Next, we began to take in the sights of the summit. Here’s a view of the half-built structure that would become the top station of the tram, as seen from the landing pad.
We walked the short distance down to the construction site. My dad’s colleague explained a bit about the process, the progress already made, and what remained to be completed. Here’s a closer look at the station.
And another shot from below. Just behind my back is the east face of Lone Peak, which are the cliffs seen directly ahead of the chopper while on the flight to the summit. The terrain is very exposed—not a good place to trip on a shoelace!
The next pic looks straight down the east face of the peak, with the tram’s base station far below. The base station, which was also under construction at this point, would eventually be connected to the summit with a free-hanging cable—in other words, without a single support tower at any point in between. Pretty incredible, in my opinion. Also note the large, oval shaped area of rocks with a criss-cross pattern on the surface, directly in front of the base station. This is the area flanked on the left and right by patches of snow. This geological feature is an active rock glacier (a mass of rock and even some ice) that is slowly creeping downhill. The tram’s base station is actually built on the lower part of this geologic feature, and as such, the distance between the top and bottom stations is gradually becoming longer. This posed a significant problem for the engineers, and is one reason why the geologists were brought in during the design and construction processes.
While we were busy checking out the construction site, the chopper continued to come and go, bringing more personnel and supplies to the summit.
Here are a couple pics of the bird on top:
And a few seconds later, departing:
I also snapped a few pics of the surrounding mountains. These are the Spanish Peaks, just north of Big Sky. On the far side of these mountains is the Gallatin Valley, where Bozeman is located.
And this shot looks due west toward Fan Mountain with the Madison Valley in the background.
After a half hour or so on the summit, it was time for us to catch a ride back down. As soon as the chopper touched down and offloaded, my dad and I jumped aboard and closed the doors. Again, I was in the front left seat.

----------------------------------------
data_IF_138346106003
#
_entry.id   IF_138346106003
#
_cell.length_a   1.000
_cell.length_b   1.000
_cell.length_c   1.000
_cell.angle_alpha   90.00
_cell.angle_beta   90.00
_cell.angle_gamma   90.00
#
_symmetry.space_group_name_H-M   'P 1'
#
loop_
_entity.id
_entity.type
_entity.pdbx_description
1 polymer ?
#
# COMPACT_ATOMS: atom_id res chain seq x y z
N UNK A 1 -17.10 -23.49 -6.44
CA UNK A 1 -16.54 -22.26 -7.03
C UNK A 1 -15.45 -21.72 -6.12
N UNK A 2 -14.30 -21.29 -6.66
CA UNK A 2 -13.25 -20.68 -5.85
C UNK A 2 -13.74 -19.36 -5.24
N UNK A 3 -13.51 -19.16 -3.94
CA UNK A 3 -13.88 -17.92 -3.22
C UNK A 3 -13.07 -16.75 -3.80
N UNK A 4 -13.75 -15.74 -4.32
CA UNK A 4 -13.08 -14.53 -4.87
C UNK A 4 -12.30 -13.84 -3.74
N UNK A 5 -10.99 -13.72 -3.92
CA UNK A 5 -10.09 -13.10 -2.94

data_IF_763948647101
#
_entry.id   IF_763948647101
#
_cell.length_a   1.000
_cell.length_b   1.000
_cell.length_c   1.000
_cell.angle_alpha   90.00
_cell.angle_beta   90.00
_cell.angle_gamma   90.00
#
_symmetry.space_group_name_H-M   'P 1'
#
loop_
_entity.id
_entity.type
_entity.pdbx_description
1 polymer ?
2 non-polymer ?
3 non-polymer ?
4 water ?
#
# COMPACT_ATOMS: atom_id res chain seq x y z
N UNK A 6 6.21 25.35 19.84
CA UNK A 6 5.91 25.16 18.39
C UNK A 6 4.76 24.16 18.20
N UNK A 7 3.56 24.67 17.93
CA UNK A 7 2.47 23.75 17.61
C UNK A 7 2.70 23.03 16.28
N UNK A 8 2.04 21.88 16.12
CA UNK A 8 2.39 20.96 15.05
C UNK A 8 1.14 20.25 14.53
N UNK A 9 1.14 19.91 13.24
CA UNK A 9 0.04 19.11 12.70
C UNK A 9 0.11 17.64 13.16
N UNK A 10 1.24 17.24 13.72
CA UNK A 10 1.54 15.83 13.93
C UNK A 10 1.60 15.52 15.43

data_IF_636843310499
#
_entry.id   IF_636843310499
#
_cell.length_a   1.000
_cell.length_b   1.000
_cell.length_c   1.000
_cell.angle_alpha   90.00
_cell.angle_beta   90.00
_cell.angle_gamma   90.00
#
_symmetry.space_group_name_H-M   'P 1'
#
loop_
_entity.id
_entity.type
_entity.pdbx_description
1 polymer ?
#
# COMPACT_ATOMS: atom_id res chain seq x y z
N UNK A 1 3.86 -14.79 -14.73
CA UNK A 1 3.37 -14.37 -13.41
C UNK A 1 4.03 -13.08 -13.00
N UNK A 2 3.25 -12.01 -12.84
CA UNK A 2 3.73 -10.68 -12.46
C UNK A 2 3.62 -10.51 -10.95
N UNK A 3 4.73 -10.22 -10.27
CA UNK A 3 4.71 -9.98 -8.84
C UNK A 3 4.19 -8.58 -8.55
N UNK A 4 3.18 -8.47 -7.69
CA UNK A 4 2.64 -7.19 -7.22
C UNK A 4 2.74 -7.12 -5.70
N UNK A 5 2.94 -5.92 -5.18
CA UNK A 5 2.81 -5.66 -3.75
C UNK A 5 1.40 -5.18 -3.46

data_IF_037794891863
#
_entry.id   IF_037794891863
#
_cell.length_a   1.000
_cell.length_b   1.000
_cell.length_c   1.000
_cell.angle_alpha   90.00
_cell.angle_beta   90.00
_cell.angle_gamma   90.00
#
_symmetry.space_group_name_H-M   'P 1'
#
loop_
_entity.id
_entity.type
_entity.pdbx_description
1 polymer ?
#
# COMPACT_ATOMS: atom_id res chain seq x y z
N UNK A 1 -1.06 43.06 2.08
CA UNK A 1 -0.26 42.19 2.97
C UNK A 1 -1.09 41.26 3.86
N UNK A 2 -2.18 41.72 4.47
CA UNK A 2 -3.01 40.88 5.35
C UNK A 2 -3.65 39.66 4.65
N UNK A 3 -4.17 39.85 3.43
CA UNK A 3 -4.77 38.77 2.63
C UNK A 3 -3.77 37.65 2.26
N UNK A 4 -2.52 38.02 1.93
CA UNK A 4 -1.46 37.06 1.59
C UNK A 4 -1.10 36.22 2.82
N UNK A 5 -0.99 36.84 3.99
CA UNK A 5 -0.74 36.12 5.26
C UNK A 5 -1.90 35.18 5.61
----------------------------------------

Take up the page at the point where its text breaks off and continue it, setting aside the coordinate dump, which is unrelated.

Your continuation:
Unfortunately, I was too busy holding on to take any pics during the flight down. But I’ll certainly describe it, as this was the BEST part!
From the summit, we lifted off and did a 180* turn until the nose was pointed east. Then, all of a sudden, we were diving straight down the east face, seemingly feet away from the rocky terrain. It felt like a freefall, and with the glass windscreen surrounding me on three sides, I felt even more exposed to the elements. In all honesty, this was the only time I’ve ever been terrified in an aircraft!!! The view was just incredible, although everything was moving too quickly for my mind to even process it. Seconds before slamming into the rocks at the bottom, the nose lifted up and we skimmed over the trees and continued on down the gentle slopes of the lower mountain. Of course the pilot knew exactly what he was doing, and in fact did this dozens of times each day! But that drop of the east face was equally thrilling and frightening—and remains a vivid memory thirteen years later.
In just another couple of minutes, we were at the base area and the chopper set down again on the grass next to the parking lot. My dad and I jumped out, waved at the pilot, and a few other guys jumped in. The door closed again and they were off, heading for another lap to the summit. Simply incredible. My dad and I got in the car and headed back home, both still high on adrenaline and excitement.
I hope you all enjoyed this “trip” report. Thanks for reading, and as always, feedback and comments are greatly appreciated!